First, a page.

“I can make it worth your while,” she says, batting her eyes again. The Coach bag she’s clutching costs more than a month’s rent. I bet she can make it worth my while and then some. I’m impressed that she had the balls to come here. To track me down. Most society mavens like her would find a go-between to do this sort of dirty work. A gardener with connections, a boy toy with designs. This woman has made the effort herself to make sure the job gets done. I respect that.
“I beg your pardon?” She blinks repeatedly. The smooth paralysis of her face doesn’t allow for any other facial movement that denotes surprise. Or any other emotion.
“I said stand up.”
She tentatively gets to her feet. I drop down from my own bar stool and come up behind her. She’s tall in her Steve Madden boots, but I’m taller. At six foot three, there aren’t many people I don’t look down on. I pull back my curly mess of long, honey-brown hair and tie it up with a rubber band from my wrist. The blonde’s hair is cut short in the back, revealing a shapely neck. I could snap it if I wanted to. I’ve done it before. Instead I reach around and dart my right hand inside her cool silk blouse. She gasps, but I’m in and out in a flash. After all, this isn’t a cheap excuse to cop a feel. This is business.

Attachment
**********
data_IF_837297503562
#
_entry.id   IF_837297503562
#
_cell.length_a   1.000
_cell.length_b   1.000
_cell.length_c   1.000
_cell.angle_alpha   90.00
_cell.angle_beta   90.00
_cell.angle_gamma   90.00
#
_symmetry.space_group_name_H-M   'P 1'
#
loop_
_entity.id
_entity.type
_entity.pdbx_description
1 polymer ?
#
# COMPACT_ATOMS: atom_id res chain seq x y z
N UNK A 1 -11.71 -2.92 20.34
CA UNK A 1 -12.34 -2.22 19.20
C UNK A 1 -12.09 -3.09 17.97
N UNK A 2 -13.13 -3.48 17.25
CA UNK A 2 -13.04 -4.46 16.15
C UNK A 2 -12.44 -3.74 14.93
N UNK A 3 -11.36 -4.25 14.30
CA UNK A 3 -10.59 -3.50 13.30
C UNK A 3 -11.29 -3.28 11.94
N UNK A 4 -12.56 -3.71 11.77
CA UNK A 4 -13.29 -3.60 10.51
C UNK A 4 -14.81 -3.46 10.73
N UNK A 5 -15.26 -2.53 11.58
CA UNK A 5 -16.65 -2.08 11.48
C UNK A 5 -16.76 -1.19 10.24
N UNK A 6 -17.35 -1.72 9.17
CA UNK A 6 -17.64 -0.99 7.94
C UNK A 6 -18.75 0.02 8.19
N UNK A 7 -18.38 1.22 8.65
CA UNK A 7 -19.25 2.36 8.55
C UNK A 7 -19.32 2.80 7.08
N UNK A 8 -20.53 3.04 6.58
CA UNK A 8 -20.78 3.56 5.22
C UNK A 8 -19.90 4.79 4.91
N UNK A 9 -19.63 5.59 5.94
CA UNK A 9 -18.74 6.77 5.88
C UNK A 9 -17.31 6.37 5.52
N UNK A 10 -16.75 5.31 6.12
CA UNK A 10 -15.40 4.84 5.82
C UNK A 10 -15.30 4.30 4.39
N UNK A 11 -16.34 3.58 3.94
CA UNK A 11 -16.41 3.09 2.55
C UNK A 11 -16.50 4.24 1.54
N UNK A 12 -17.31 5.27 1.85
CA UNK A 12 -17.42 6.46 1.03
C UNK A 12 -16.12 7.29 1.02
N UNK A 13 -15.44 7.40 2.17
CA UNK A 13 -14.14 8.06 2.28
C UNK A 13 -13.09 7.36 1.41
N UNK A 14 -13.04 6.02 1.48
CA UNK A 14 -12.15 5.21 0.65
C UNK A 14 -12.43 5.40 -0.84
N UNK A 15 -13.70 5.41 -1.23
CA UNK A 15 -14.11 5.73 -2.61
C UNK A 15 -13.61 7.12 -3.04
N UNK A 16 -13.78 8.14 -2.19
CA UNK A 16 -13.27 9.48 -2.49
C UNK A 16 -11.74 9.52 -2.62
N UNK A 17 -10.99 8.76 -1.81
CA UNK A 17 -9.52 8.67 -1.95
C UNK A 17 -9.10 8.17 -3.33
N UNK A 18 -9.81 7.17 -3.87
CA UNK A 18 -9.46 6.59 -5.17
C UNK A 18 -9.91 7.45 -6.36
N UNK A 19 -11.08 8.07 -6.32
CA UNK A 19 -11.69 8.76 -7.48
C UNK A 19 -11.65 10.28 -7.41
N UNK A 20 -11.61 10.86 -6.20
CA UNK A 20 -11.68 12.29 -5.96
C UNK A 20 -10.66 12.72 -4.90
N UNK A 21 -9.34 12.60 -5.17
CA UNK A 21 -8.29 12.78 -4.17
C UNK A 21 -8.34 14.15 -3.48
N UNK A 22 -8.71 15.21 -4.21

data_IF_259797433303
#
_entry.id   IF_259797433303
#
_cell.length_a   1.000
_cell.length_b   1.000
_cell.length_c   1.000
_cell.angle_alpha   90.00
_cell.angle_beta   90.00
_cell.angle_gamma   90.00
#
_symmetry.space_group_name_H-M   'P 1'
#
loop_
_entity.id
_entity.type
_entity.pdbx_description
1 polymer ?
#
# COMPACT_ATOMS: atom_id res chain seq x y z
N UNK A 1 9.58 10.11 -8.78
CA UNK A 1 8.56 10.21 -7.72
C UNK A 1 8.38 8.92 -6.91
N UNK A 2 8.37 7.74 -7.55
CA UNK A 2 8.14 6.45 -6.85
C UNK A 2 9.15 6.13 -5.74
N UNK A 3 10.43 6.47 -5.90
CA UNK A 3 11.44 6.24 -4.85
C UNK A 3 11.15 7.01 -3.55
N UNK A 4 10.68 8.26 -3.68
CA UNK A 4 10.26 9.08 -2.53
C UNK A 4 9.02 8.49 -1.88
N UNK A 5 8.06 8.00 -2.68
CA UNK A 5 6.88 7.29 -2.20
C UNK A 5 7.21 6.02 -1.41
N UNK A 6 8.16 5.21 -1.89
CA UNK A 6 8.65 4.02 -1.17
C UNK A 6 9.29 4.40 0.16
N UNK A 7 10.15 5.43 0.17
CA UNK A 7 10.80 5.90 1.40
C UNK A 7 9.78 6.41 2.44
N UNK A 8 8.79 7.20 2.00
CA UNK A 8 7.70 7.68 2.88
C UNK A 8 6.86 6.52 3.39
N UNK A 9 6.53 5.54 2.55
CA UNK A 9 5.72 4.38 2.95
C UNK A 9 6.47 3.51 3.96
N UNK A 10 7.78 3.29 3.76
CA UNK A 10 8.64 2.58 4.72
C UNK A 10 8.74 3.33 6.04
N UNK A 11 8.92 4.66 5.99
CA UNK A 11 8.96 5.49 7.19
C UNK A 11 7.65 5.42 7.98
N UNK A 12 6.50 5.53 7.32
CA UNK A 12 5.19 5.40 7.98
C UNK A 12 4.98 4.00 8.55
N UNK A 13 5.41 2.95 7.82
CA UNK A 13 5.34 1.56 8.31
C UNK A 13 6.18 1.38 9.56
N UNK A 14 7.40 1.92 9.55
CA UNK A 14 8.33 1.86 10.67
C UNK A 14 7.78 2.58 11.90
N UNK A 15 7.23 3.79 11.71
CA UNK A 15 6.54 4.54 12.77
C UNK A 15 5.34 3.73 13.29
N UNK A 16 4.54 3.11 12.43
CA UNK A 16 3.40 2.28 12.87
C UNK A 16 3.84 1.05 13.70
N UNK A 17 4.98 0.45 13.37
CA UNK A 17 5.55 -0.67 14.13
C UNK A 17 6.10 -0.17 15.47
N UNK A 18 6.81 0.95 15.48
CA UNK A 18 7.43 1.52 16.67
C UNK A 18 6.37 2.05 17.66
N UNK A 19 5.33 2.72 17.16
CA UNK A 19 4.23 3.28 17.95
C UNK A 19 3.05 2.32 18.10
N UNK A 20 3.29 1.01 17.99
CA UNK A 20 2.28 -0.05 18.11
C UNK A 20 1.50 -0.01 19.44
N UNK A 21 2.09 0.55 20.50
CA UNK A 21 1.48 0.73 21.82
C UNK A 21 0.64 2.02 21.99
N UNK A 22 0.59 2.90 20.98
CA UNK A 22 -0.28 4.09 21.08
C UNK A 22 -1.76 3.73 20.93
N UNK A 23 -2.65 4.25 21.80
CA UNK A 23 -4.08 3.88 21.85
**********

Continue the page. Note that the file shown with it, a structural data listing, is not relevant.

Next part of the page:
“You can sit down now,” I say, returning to my own seat. “Just had to make sure you weren’t wearing a wire.” I take a pull off the draft she bought me, my first drink of the day. “Now, tell me about the job. I’m not saying that I’ll do it. I’m just letting you tell me about it.”
She looks like she’d like to raise one of her finely shaped eyebrows at me but manages only to achieve a slight twitch in the corner of her right temple. I wonder if she gets those brows waxed or threaded, making a mental note to ask her later, before I lift her wallet. I’m not much into the girlie stuff, but even a woman like me needs to landscape. When the blonde goes to sit on the bar stool again, her high-heeled boots peel away from the sticky linoleum floor, making a sound like someone pulling a band-aid off fast.
“The job, as you call it, is simple,” she says. “I want you to get rid of this young man.” She pulls out from her purse one of those strips of four photos you get from a booth. Shit, does anyone use those anymore in the era of selfies? A tousle-haired youth grins out from each rectangular square. He sits next to a pretty, plump teenage girl with doe eyes and big tits.
“He’s kinda young for you,” I say. I’ve probably insulted her, but it’s the truth. I know these middle-aged tantric-yoga girls can keep themselves up fairly well, but come on, she could be that kid’s mother. He didn’t even look old enough to be a difficult husband.
“Age is deceiving,” she says. And I suppose it is after your third butt tuck. “But this person is not an associate of mine. Rather, he is an associate of my daughter.”
I inspect the strip of photos again to get a better look at the teenage girl. The big hazel eyes, the slope of the neck. Definitely related.
“You want me to off your daughter’s boyfriend?” I ask, incredulous. Taking out a target who doesn’t even shave on a daily basis is pretty heartless, even for me.